Nothing ever ‘pushes’ anything else to any other spot in the sentence in German. Rather, word order is a fine tuning process which determines an overall order that seems most natural or least strained. Thus, please remove sentences such as ‘Haben pushes nicht to the end of the sentence’ out of your mind.
Another issue with your post is what you determined to be the object. The only object in your sentence is das Examen. Am Freitag serves as an adverbial of time much like today or tomorrow but is not an object.
The negation particle nicht behaves a lot like an adverb in German. As such, it can be moved around a sentence rather freely without too much influence of the other fragments. However, it is not able to stand in the Vorfeld — the part preceeding the verb, typically labelled position 1 — alone, which constrasts it against other adverbs.
Sie rennen schnell.
Schnell rennen sie!
Sie rennen nicht.
Nicht rennen sie.
It can be used, however, to negate not the entire sentence but a single fragment of it, as Janka already explained well. If it is used to negate a certain fragment, it is placed immediately before said fragment. If it is used to negate the sentence as a whole, it is usually placed towards the end. And if it is used directly before a noun, it often gets replaced by keine — although note that that is not strictly always true. Compare:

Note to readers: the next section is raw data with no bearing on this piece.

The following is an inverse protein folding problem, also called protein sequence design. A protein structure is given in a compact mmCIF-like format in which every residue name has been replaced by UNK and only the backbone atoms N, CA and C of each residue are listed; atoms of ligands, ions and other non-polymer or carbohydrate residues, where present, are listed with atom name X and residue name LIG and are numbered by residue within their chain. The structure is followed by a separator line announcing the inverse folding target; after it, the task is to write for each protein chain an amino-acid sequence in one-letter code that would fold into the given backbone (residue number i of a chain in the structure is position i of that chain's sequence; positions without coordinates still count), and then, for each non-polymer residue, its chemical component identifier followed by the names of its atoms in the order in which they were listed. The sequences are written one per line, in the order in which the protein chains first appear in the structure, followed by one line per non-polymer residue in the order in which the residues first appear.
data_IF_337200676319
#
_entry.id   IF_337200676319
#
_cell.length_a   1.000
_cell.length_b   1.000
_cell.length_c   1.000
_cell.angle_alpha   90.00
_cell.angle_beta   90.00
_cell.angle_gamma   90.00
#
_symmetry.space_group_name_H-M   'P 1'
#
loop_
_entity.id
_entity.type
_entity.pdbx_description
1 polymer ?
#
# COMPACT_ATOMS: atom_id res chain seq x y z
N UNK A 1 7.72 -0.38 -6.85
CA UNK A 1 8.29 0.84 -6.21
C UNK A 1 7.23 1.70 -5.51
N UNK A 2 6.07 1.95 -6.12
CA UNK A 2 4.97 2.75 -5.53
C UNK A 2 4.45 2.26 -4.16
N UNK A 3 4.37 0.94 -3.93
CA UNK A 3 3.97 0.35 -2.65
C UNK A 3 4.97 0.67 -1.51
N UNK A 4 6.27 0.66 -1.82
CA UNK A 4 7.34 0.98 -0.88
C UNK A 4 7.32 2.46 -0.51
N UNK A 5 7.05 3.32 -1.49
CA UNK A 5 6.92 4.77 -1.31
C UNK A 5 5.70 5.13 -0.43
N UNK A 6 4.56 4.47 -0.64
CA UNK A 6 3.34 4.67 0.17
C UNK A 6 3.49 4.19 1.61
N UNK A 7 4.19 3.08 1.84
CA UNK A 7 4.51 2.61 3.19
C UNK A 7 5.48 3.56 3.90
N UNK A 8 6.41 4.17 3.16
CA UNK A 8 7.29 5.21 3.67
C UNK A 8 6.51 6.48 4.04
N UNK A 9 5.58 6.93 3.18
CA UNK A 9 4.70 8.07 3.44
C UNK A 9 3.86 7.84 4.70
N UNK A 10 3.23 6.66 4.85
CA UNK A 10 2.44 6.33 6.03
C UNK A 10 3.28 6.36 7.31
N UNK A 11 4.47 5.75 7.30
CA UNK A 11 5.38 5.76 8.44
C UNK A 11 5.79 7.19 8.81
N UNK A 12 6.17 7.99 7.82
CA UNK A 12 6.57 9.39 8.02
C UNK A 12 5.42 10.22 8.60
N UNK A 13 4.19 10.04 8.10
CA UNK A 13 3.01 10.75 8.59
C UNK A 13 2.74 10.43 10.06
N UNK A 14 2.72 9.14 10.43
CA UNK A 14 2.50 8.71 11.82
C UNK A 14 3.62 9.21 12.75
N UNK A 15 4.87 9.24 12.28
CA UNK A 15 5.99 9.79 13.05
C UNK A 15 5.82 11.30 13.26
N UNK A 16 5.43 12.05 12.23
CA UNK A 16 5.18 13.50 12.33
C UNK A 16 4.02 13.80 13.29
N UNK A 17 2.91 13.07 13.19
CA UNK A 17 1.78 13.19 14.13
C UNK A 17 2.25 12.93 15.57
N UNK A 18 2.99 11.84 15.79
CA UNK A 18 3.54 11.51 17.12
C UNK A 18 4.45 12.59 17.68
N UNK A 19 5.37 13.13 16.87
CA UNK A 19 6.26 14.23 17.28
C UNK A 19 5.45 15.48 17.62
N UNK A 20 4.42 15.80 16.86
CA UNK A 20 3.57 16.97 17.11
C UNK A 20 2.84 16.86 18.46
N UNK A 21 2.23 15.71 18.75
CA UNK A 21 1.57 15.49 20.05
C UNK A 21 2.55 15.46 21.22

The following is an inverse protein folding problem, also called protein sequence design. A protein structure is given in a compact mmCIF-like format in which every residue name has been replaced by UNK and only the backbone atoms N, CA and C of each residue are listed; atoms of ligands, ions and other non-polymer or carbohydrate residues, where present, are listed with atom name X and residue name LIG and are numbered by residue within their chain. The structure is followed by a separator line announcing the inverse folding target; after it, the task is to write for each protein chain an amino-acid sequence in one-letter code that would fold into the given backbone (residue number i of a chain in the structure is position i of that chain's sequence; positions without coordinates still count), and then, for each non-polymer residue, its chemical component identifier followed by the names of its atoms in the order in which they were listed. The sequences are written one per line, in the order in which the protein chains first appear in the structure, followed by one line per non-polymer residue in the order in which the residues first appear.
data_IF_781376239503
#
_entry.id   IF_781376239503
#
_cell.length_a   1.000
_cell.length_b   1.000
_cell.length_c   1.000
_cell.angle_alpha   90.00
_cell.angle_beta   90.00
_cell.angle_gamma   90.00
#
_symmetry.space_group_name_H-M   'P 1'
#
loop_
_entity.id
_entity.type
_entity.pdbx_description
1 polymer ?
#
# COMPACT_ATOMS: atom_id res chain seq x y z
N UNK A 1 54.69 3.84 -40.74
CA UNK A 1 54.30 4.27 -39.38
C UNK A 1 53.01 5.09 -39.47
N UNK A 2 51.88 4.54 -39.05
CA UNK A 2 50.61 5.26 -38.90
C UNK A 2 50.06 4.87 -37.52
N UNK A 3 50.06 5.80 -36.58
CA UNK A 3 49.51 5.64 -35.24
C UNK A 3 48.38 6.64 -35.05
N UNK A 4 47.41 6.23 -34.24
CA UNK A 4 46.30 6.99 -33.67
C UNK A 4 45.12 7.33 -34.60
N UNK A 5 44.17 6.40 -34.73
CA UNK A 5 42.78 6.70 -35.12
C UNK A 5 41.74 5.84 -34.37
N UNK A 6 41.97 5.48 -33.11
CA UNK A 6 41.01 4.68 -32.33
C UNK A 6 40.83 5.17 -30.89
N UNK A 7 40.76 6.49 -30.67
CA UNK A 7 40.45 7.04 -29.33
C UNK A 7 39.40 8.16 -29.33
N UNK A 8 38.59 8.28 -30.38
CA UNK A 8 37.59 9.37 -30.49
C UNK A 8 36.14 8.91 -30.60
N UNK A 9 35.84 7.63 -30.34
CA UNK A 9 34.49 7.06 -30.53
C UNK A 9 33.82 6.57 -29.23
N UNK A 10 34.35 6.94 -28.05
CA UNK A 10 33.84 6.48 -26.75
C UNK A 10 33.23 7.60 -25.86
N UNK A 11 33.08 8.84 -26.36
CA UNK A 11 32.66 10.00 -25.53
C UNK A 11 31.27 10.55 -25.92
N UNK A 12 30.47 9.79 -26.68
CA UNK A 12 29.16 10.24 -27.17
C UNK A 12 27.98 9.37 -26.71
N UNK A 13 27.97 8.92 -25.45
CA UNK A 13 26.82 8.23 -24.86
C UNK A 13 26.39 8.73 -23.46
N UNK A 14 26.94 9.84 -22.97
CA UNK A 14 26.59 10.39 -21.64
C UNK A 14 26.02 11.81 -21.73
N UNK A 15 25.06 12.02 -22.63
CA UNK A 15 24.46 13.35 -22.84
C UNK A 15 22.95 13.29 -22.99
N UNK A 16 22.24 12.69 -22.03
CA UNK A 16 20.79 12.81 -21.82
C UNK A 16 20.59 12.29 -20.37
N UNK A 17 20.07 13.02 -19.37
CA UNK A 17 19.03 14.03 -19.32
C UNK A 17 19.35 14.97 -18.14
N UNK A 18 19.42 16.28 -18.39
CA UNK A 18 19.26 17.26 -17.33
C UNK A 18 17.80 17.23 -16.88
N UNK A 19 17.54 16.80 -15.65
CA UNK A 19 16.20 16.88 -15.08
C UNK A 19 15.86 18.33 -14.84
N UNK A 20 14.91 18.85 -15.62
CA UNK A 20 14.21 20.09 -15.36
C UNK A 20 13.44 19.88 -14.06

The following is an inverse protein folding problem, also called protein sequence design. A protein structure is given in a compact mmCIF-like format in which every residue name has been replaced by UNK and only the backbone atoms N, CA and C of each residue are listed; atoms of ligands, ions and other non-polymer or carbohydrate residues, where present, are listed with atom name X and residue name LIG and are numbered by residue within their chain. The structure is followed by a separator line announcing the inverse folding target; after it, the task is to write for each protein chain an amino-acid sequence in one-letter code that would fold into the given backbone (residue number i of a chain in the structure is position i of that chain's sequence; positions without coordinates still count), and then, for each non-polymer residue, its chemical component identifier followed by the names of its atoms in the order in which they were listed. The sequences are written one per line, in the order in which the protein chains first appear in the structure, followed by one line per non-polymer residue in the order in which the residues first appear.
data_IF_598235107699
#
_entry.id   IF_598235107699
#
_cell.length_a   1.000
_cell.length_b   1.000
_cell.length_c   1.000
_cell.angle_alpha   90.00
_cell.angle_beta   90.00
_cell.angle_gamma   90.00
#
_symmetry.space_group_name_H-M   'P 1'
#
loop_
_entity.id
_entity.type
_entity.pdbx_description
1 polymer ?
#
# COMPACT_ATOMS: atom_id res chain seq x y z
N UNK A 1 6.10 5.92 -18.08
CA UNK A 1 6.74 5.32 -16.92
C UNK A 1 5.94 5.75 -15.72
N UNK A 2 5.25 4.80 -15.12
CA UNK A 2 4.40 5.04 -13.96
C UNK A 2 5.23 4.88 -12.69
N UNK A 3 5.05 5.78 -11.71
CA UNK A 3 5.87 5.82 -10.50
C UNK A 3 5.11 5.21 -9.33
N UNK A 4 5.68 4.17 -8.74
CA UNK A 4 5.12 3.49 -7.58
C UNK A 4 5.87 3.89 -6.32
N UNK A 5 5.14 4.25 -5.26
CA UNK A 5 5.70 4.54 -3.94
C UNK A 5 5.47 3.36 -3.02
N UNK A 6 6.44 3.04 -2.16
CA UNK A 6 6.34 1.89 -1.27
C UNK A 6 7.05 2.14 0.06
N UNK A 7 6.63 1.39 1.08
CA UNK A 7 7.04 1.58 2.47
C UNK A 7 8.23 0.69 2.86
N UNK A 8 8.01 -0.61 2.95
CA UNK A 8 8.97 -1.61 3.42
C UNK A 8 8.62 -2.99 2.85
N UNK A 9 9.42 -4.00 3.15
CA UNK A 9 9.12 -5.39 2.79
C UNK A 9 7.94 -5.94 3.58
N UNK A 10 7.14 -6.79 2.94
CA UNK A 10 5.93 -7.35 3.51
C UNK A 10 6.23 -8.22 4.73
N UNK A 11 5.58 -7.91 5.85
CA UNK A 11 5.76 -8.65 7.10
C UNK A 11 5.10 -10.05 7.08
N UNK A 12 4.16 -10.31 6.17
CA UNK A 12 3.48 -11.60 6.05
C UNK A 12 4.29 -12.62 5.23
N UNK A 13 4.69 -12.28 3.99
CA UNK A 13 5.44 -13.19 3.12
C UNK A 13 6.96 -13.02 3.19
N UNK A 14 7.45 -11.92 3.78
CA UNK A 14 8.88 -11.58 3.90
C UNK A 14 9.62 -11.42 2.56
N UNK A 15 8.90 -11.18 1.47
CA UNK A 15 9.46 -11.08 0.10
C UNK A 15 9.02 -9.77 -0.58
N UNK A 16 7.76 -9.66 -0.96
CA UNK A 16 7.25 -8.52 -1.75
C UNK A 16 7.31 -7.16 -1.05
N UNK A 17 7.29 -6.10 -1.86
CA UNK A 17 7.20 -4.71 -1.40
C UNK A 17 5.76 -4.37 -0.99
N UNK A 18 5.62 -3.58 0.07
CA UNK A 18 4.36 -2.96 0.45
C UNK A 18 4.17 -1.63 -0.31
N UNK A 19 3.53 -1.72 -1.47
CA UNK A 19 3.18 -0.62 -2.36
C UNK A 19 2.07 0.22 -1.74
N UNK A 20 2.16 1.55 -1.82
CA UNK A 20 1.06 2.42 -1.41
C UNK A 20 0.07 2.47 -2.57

Wir haben am Freitag das Examen nicht. (entire sentence)
Wir werden am Freitag das Examen nicht haben. (entire sentence, but note how the infinitive takes last position)
Wir haben am Freitag nicht das Examen. (Sondern die Exkursion; das Examen ist am Donnerstag)
Wir haben am Freitag kein Examen. (Wir haben überhaupt kein Examen in nächster Zeit.)